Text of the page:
Paterson would not have been an important industrial center without water. The Passaic River and Paterson Great Falls inspired Alexander Hamilton to develop the area into the country’s first planned industrial city. When he saw the fall’s incredible power, he realized it could provide the energy needed for manufacturing. He just needed some way to harness its potential.
In 1794, Pierre Charles L’Enfant initiated the design and Peter Colt developed the solution. They created a system of raceways that diverted water from the river into a series of channels that ran throughout the city, bringing water power to the industrial mills. The water flowed through the raceways at an average speed of 25 mph and could generate as much as 2000 horsepower for the factory, depending upon the size of the waterwheel. The water turned the mill’s waterwheel which was connected to a drive shaft, which was connected to machines by leather belts. This proved to be such an efficient system, that as more entrepreneurs came to the city to build factories, the raceways became longer, developing into an extensive three-tiered system to accommodate manufacturers who produced everything from silk to locomotives. At its height, over 40,000 people worked in the Paterson factories and relied on the water in the raceways to power the industry.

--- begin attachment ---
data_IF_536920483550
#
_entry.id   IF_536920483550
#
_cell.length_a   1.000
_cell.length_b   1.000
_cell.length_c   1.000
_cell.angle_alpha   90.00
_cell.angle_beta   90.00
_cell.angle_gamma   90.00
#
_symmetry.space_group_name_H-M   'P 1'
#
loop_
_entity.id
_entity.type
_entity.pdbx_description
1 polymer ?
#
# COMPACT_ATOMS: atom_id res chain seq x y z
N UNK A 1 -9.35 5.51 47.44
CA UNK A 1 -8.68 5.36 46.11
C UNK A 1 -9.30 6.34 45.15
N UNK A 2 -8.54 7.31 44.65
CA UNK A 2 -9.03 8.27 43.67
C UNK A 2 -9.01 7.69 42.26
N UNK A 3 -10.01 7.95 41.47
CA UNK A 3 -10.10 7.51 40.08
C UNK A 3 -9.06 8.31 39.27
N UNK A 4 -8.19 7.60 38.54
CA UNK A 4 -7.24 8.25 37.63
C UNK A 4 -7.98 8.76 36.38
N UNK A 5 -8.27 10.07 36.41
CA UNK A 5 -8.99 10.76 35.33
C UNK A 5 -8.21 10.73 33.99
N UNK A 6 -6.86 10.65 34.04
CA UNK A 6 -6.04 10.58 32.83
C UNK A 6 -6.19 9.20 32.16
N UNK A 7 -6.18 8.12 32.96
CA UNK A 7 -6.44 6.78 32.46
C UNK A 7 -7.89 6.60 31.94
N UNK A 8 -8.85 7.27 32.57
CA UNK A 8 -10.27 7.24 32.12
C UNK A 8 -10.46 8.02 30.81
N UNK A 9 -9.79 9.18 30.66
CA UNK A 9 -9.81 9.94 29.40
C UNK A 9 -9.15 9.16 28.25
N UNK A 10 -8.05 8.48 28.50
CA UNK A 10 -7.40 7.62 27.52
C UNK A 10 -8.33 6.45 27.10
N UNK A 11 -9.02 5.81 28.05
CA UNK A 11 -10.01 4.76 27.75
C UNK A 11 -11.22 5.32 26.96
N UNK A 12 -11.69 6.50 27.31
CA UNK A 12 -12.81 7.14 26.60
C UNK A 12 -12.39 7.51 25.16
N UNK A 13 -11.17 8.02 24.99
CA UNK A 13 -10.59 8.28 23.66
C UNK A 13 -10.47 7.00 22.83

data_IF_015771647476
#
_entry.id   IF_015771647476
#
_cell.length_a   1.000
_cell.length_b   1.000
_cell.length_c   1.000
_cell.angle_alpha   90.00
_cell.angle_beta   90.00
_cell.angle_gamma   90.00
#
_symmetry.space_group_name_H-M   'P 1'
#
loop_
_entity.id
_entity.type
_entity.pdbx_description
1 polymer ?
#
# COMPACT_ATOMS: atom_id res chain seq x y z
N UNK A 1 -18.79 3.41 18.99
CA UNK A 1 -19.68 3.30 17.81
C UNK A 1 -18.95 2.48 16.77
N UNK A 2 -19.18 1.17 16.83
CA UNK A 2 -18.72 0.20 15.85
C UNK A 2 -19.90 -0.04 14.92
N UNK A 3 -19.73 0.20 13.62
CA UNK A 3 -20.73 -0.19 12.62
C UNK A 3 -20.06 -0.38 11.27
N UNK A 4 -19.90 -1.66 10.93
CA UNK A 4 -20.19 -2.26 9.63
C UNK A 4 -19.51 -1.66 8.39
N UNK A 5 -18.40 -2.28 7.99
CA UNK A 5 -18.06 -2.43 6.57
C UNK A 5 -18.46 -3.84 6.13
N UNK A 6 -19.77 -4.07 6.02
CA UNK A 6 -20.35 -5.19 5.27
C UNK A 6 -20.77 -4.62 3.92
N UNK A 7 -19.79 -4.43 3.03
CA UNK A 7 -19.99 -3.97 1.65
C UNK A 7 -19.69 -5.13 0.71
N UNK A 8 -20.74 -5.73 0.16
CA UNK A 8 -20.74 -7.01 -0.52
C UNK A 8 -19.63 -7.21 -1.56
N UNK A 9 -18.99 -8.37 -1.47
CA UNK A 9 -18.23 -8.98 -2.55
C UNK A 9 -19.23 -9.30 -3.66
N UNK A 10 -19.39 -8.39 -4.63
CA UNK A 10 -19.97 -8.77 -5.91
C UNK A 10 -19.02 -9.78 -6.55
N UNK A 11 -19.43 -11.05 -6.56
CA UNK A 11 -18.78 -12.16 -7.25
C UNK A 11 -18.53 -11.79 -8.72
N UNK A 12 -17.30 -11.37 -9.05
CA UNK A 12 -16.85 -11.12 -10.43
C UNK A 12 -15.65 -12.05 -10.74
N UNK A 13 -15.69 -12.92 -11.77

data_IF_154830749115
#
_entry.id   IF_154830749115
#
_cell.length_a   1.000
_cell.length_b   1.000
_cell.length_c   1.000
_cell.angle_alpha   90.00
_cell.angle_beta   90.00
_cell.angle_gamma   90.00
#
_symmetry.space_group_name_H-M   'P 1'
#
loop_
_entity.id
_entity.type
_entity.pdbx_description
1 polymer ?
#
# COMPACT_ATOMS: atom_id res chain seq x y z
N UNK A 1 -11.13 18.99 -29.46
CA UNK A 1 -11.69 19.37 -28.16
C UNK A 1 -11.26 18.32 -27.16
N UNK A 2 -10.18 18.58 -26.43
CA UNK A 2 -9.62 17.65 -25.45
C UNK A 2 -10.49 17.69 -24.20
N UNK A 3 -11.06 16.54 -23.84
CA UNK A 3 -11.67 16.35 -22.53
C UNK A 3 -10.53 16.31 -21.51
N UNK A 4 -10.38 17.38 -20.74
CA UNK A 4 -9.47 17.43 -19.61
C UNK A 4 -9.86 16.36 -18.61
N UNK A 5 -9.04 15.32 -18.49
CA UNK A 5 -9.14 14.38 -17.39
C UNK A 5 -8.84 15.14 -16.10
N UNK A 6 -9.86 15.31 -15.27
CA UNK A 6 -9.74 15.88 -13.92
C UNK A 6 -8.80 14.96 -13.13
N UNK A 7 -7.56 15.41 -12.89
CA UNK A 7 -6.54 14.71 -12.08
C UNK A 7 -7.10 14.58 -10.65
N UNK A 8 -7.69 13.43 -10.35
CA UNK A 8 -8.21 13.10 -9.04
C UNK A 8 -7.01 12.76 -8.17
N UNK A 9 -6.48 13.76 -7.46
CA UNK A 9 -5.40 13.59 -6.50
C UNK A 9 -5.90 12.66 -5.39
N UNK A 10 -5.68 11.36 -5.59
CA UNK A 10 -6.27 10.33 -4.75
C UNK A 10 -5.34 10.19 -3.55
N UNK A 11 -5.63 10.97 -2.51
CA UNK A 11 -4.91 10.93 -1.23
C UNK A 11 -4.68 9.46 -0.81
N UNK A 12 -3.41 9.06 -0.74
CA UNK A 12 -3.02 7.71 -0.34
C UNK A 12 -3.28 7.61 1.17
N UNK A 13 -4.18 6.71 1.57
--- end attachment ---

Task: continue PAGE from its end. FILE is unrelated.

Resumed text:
Even as the manufacturing industry evolved and the factories stopped using the raceway system, water continued to be a vital part of Paterson’s industrial economy. In 1914, the Society for Establishing Useful Manufacturing built a hydroelectric plant next to the falls to satisfy the factories’ growing demand for energy. The industry changed from textiles to paper to war materials over the century, but Paterson remained a significant manufacturing center. By using alternative forms of water power, the industrial city adapted to the increased power needs, making water one of the defining traits in Paterson history.
- Rutgers Public History Intern Margo B.
The Great Falls Raceway and Power System Paterson, N. J. National Historic Mechanical and Civil Engineering Landmark
Last updated: May 25, 2017